Blackness, history & love · Gender · Political · Whiteness & racism

Seeing oppression and privilege

“The oppression I’m most aware of is gender. But that’s me and it probably says that I’m relatively more privileged along other axes”

This is a very important insight!

I am fed up of hearing that working class White guy saying sexism doesn’t exist and it’s class that oppresses us all too, but one bug I’ve noticed going around this week is an inability to to recognise the differences between axes of oppression. From my (er broadly anarchist) point of view, class oppression is very different to, for example, anti-Blackness, because the existence of a working class is abhorrent, so it makes no radical sense to be proud specifically of being working class, while celebrating Black identity is vital and powerful. (I suppose political Blackness and working classness are both oppressed identities that would disappear in anarchist utopia… does this undermine my argument totally?)

Anyway, seeing *But you’re ignoring THIS oppression/appropriating THIS struggle* from White feminists to Black women shows that we are forgetting that White supremacy constructs Black women as, for example, sexually deviant and mentally incompetent/emotionally unstable and so along axes of mental health and heteronormativity Black women are *starting from behind* and can’t summarily be judged to have privilege along them compared to White women.

This speaks to the need to unpack what racism is and does in relation to other social structures, maybe beyond the naming and narrating enabled by intersectionality. I read this post by Sara Salem and while I don’t feel I understand it very well yet, it definitely has me re-thinking…


2 thoughts on “Seeing oppression and privilege

  1. “the existence of a working class is abhorrent, so it makes no radical sense to be proud specifically of being working class, while celebrating Black identity is vital and powerful.” Yet Gramsci’s point is that ‘production’ should make workers of us all rather than observers; not only is there ‘nobility’ in work, as in taking responsibility for material well-being but, he would contend, valid ideas can not exist in a vacuum in which work is not undertaken. From that perspective it is not the working class that is abhorrent but the speculative/managerial class who value ideas more than work. Class, is bestowed upon us and though we can at least choose or struggle to leave by dint of rejection (easy if rich, fatal if poor unless upwardly mobile), most of us are stuck. As for “black identity being vital and powerful” I’m pretty sure there is no inherent difference in either power or vitality correlated to skin colour at the level of the individual and on a societal level in ‘white’ countries, it is the white majority who have the power.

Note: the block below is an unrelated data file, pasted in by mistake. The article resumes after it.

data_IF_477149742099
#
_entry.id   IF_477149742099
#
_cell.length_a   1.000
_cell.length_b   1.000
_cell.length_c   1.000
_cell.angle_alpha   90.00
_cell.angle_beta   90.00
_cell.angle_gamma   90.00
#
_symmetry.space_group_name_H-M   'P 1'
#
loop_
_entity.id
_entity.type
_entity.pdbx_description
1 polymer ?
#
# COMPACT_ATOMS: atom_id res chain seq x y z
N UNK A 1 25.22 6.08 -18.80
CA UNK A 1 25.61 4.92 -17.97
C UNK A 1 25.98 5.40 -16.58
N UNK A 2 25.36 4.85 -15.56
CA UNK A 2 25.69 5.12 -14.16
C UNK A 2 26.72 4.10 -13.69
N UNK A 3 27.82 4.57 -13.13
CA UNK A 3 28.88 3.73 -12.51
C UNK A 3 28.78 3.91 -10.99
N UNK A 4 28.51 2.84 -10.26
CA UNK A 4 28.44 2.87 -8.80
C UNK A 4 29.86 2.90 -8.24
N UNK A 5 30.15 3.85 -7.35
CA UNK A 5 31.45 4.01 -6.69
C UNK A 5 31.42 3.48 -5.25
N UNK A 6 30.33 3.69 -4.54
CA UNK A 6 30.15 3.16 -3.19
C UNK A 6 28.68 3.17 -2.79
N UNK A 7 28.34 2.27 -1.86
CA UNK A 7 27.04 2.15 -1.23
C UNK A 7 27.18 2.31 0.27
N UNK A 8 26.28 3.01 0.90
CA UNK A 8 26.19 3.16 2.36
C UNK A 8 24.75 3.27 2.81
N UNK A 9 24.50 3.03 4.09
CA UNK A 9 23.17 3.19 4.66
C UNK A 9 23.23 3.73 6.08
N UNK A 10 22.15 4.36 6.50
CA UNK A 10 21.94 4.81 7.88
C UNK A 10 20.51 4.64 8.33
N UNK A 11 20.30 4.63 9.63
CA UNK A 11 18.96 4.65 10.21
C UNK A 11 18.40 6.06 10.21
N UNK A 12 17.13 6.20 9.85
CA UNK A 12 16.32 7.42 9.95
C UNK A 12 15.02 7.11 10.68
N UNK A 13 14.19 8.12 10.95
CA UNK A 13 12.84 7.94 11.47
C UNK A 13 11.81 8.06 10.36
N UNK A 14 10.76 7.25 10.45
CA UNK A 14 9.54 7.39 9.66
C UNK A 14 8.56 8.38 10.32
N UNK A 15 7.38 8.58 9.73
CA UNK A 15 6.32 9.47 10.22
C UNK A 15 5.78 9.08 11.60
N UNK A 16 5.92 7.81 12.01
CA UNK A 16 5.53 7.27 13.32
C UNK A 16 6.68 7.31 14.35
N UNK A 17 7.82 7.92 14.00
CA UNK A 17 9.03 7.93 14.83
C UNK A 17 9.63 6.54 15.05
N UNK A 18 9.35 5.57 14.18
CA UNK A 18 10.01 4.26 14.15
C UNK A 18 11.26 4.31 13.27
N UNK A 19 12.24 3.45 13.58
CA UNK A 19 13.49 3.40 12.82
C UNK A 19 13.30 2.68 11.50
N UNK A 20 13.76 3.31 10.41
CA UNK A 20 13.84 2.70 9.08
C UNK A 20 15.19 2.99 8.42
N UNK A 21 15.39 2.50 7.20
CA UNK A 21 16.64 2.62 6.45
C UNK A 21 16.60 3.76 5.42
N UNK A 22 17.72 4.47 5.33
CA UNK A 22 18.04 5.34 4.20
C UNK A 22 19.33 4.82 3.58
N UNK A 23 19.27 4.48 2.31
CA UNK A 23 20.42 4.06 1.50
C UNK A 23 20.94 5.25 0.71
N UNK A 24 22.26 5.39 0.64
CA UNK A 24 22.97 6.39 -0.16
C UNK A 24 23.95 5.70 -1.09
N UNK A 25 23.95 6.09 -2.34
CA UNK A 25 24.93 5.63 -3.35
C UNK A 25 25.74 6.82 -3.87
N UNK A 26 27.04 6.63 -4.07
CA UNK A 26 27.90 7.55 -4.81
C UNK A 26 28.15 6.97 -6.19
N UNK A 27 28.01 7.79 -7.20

1. Thank you for this. My online self-directed education needs more critical help! When I wrote this post, I was drawing on what I thought was this amazing realisation I had come to after reading a brilliant anarchist article, but even as I was writing I felt there was something wrong here, some kind of unserviceable essentialism. Nonetheless I’m still musing on it. I need to locate my politics in bodies, looking for the signifieds of signs!

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